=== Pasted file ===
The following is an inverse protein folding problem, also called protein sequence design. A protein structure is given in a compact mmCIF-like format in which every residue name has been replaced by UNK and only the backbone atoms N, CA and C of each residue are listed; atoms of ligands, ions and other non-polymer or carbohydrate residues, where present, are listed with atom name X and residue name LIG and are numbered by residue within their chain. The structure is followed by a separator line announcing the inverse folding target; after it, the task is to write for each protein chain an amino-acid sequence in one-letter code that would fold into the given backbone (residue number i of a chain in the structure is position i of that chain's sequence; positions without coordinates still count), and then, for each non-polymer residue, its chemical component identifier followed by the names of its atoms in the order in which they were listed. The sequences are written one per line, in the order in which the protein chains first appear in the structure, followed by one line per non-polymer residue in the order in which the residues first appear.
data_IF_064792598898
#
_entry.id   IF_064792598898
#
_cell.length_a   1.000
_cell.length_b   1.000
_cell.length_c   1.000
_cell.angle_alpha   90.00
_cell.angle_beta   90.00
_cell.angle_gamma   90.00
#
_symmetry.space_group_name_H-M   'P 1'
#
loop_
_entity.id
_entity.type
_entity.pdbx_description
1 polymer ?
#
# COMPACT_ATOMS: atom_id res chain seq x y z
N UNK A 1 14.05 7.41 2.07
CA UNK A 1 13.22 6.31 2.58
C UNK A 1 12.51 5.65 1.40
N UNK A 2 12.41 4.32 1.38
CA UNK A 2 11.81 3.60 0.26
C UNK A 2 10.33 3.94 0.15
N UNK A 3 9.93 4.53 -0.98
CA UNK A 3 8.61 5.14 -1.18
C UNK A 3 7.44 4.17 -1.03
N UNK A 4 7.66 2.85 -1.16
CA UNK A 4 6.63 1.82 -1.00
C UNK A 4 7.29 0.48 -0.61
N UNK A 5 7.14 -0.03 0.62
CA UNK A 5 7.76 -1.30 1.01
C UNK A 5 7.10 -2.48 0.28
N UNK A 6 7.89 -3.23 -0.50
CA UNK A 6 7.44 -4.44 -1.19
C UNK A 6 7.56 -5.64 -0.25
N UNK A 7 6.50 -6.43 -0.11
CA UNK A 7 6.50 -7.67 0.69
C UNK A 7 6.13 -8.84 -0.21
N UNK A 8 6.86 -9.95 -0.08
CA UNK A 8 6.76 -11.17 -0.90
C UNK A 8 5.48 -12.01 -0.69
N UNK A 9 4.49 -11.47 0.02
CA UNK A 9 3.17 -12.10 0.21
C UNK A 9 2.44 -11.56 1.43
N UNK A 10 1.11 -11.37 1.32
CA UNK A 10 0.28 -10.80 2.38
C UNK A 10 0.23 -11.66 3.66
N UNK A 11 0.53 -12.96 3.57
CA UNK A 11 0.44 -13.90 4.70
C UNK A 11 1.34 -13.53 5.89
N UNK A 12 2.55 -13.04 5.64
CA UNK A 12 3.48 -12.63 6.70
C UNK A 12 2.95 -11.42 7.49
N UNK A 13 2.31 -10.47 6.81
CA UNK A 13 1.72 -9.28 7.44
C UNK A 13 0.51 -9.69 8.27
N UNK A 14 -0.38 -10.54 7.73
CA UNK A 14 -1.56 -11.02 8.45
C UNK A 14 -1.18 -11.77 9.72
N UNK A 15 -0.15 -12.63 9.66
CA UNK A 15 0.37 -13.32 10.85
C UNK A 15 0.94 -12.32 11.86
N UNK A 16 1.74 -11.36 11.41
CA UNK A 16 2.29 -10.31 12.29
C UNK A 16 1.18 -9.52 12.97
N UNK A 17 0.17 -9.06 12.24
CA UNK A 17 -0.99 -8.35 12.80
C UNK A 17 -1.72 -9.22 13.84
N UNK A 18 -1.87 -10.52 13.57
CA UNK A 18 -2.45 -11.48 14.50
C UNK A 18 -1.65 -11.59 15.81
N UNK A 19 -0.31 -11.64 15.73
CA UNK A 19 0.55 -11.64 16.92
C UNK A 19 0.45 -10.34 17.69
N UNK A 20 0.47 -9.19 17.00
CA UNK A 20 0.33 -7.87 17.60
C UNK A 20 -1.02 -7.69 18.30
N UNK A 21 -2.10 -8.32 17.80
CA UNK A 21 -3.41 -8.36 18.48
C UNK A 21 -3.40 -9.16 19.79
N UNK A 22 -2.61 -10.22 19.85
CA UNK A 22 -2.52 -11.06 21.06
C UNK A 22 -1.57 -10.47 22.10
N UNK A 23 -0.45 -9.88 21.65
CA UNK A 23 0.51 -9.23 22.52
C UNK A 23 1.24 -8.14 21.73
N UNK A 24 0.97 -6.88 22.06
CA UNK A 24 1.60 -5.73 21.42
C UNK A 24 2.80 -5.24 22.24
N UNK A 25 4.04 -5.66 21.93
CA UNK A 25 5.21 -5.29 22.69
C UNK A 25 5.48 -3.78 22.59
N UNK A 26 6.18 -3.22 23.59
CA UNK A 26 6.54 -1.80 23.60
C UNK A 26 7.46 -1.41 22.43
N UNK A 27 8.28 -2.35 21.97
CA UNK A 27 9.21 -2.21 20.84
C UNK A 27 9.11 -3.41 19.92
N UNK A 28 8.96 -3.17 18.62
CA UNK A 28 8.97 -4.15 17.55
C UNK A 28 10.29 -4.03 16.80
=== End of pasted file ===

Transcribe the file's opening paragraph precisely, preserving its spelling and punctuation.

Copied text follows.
The following is an inverse protein folding problem, also called protein sequence design. A protein structure is given in a compact mmCIF-like format in which every residue name has been replaced by UNK and only the backbone atoms N, CA and C of each residue are listed; atoms of ligands, ions and other non-polymer or carbohydrate residues, where present, are listed with atom name X and residue name LIG and are numbered by residue within their chain. The structure is followed by a separator line announcing the inverse folding target; after it, the task is to write for each protein chain an amino-acid sequence in one-letter code that would fold into the given backbone (residue number i of a chain in the structure is position i of that chain's sequence; positions without coordinates still count), and then, for each non-polymer residue, its chemical component identifier followed by the names of its atoms in the order in which they were listed. The sequences are written one per line, in the order in which the protein chains first appear in the structure, followed by one line per non-polymer residue in the order in which the residues first appear.